Hidden Tax Debts and the Impact on the Credit Process
Published July 27, 2021
As the world slowly starts to re-open after a global pandemic, small businesses are looking to secure loans so they too can continue to serve their customers. Maybe some business owners are just starting out, taking advantage of the new demands of a post-pandemic economy. Others may be existing businesses, opening their doors to the public for the first time in over a year. No matter who it is, one thing remains true: The entire credit process is at risk when unexpected or hidden tax debts are found.
Hidden debts affect the entire credit process — knowing what’s ahead will save underwriters from wasted time and headaches.
Having real-time data and insight into a business’s payroll tax deposit compliance is key to recognizing financial distress in a business. Traditionally, when businesses are tight on cash, they’ll put their IRS payroll tax deposits last on the list of priorities. They assume there will be time to catch up on those bills later when their cash flow situation improves.
Meanwhile, between the time it takes for the IRS to catch up on outstanding debts and enforce payment from the business owner, fees and penalties have accrued in the background. When it comes time to finally take care of their IRS responsibilities, business owners are hit with more fees and face an even bigger debt than they expected.
Making sure every rock is turned over is the difference between a profitable extension of credit and a risky approval.
Every lender wants the assurance that they’ll get their money back, but if the government already has a claim to a business’s property, all other lenders are relegated to the back of the line. Hidden tax debts, whether they’re personal or professional, will ultimately affect a business–they’ll have to pay at some point or deal with enforcement activities (bank accounts and A/R seizures) at the hands of the IRS.
With real-time IRS data, lenders can determine the true risk factor of lending to a business. If an unpaid tax debt is discovered, the debt may still be resolved. There might be an option for an installment plan with the IRS, or an option to settle the debt for less — if the owner can prove they are unable to pay the full amount. Once the business owner has resolved their debt, they’re in a better position to receive funding for a loan.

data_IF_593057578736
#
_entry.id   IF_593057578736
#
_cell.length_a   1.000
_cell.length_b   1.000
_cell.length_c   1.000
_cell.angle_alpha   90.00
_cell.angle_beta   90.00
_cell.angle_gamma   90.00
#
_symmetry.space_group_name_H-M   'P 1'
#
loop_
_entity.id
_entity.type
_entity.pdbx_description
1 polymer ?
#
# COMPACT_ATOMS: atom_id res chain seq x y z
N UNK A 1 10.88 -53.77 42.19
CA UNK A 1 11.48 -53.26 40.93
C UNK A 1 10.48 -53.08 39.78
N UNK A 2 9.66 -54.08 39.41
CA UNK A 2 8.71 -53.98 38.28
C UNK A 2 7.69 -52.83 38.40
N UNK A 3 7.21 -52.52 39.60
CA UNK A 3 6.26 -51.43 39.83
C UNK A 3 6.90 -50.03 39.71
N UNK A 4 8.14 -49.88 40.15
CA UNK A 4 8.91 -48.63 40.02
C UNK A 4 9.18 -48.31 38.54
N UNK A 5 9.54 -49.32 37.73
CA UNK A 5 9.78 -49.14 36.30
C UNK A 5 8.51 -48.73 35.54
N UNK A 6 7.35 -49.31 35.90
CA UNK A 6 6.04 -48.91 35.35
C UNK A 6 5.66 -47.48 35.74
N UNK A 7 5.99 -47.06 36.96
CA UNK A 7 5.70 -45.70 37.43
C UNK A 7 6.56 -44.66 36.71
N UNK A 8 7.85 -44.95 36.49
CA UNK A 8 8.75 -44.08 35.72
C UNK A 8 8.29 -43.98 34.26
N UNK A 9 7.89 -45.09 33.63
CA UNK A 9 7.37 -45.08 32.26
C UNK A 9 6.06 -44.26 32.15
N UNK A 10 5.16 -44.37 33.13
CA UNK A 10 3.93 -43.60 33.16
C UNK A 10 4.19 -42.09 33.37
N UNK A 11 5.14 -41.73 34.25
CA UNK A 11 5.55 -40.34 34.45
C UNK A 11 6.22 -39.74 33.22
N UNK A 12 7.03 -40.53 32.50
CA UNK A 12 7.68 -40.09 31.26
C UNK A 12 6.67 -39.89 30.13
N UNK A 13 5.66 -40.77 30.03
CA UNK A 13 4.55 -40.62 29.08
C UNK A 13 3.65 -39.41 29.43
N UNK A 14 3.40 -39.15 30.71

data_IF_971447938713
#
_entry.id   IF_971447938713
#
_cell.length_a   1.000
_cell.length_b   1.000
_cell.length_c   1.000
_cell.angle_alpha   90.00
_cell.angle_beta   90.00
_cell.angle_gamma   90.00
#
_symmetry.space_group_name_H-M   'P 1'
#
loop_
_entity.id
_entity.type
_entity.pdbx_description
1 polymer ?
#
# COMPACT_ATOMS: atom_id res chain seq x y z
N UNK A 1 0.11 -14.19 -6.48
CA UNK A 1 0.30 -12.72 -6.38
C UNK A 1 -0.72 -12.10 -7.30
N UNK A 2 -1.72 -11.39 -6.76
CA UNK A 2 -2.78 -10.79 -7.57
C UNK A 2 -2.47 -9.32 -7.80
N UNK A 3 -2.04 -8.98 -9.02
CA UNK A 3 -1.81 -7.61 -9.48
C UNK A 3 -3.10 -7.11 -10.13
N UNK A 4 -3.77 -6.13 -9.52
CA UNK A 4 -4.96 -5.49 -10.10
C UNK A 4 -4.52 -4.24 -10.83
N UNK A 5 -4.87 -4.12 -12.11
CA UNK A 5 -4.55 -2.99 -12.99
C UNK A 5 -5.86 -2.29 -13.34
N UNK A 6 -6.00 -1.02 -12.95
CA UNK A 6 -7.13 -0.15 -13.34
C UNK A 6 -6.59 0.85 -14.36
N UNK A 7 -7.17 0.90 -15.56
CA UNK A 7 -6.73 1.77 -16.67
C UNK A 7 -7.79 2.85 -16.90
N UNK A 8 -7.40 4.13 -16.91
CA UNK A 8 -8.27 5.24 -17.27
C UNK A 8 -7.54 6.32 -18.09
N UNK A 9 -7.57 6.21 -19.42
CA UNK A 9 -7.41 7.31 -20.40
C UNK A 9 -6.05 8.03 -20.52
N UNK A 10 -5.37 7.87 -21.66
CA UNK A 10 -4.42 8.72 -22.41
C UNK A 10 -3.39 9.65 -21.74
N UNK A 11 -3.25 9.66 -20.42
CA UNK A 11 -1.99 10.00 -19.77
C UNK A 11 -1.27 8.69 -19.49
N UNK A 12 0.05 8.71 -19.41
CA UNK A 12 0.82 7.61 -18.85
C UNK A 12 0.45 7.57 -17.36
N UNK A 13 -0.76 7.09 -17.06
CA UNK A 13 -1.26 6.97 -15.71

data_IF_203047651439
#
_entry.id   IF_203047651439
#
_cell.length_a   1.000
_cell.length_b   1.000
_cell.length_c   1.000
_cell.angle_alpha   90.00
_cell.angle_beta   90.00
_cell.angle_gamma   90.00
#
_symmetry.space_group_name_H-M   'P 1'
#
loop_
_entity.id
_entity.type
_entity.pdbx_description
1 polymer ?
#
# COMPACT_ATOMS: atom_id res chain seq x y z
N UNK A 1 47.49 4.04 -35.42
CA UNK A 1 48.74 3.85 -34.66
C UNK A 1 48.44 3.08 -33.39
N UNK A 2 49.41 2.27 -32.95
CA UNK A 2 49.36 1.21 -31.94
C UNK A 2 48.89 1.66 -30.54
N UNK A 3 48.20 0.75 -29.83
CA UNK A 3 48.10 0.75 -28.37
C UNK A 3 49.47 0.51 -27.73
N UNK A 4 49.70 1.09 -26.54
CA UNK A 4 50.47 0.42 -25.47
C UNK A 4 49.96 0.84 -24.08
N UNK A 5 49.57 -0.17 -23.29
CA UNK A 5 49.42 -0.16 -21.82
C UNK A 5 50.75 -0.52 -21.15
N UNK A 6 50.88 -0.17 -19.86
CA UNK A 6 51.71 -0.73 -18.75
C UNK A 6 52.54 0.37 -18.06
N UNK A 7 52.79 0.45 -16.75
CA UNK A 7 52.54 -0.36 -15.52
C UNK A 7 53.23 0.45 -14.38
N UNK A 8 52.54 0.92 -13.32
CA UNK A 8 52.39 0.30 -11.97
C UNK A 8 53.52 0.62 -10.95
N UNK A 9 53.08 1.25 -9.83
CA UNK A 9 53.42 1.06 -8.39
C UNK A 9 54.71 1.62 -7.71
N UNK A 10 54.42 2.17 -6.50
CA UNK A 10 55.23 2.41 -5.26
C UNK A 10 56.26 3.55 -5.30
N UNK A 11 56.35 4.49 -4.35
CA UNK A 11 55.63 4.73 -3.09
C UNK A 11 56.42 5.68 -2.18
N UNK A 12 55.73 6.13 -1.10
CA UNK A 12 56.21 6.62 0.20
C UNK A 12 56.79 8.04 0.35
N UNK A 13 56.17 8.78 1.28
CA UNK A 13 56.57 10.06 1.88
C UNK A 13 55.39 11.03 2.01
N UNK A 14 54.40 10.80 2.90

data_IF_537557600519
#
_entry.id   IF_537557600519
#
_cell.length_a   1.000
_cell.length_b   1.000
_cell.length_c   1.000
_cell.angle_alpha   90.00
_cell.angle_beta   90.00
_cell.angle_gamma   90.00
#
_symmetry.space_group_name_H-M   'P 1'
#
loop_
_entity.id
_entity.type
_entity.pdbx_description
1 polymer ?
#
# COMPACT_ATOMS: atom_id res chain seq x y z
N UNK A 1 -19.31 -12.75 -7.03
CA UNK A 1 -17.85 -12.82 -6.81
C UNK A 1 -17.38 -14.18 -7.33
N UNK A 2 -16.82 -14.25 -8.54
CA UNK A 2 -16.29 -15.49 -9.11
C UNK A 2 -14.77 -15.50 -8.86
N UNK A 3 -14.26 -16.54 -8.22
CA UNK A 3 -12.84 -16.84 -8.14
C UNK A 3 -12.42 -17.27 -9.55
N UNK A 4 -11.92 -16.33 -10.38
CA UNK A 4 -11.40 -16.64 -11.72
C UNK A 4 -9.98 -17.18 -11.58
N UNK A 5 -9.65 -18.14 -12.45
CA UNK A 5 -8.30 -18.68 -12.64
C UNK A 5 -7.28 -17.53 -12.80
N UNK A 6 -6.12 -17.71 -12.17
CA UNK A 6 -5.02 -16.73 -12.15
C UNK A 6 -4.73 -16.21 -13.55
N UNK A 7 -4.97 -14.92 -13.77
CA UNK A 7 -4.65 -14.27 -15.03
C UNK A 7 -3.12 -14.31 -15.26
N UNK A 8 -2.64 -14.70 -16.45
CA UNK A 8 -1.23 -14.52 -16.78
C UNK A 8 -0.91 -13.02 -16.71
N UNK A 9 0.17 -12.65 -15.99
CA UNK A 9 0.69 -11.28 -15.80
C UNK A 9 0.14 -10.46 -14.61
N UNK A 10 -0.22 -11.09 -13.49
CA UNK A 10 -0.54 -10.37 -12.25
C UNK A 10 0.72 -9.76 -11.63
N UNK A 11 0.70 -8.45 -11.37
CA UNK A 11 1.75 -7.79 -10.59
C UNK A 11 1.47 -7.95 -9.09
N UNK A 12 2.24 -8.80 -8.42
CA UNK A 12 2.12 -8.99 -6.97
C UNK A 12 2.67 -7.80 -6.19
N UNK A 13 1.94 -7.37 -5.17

There are three paths to take when remedying a cash flow problem — working with Tax Guard can uncover and solve lurking tax debts.
Recognizing the symptoms of a cash flow “disease” is critical, especially when 82% of businesses fail because of cash flow issues. After identifying the tax debt issues, there are three possible paths a business can choose to take to remedy their tax debt problem: discharge of property, subordination of the lien, or a lien withdrawal.
When discharging property and the lien is removed from the business’s assets, lenders can move forward more confidently in the credit process than they could before. Sometimes, however, subordination is the smartest move — even though the lien is not removed, other creditors and lenders can take payment priority ahead of the IRS. Subordination is allowed in some cases to help pay off the tax debt faster. Withdrawing a lien removes the lien from the business owner’s record, however, the full amount must still be paid so lenders often remain stuck at the back of the payment queue. Thankfully most of the time, an installment agreement is put in place providing creditors with an established payment plan (as long as the business owner makes good on all timely payments). For more advice about how to resolve tax debt issues contact us for a free consultation.
Thankfully, the world is re-opening and businesses are looking to secure capital to better serve their new and existing customers. As a lender, due diligence is more critical than ever to ensure the health of the portfolio and that your borrowers avoid getting into debt that’s over their head. But the reality is, a public records search just won’t cut it. Hidden liabilities can burn both borrowers and lenders alike. Lenders that dig a bit deeper to uncover trends in unpaid tax debts, cash flow, and payroll deposits, can help ensure that the capital they’re lending truly makes a difference and that the small business can not only survive, but thrive in the post-pandemic world.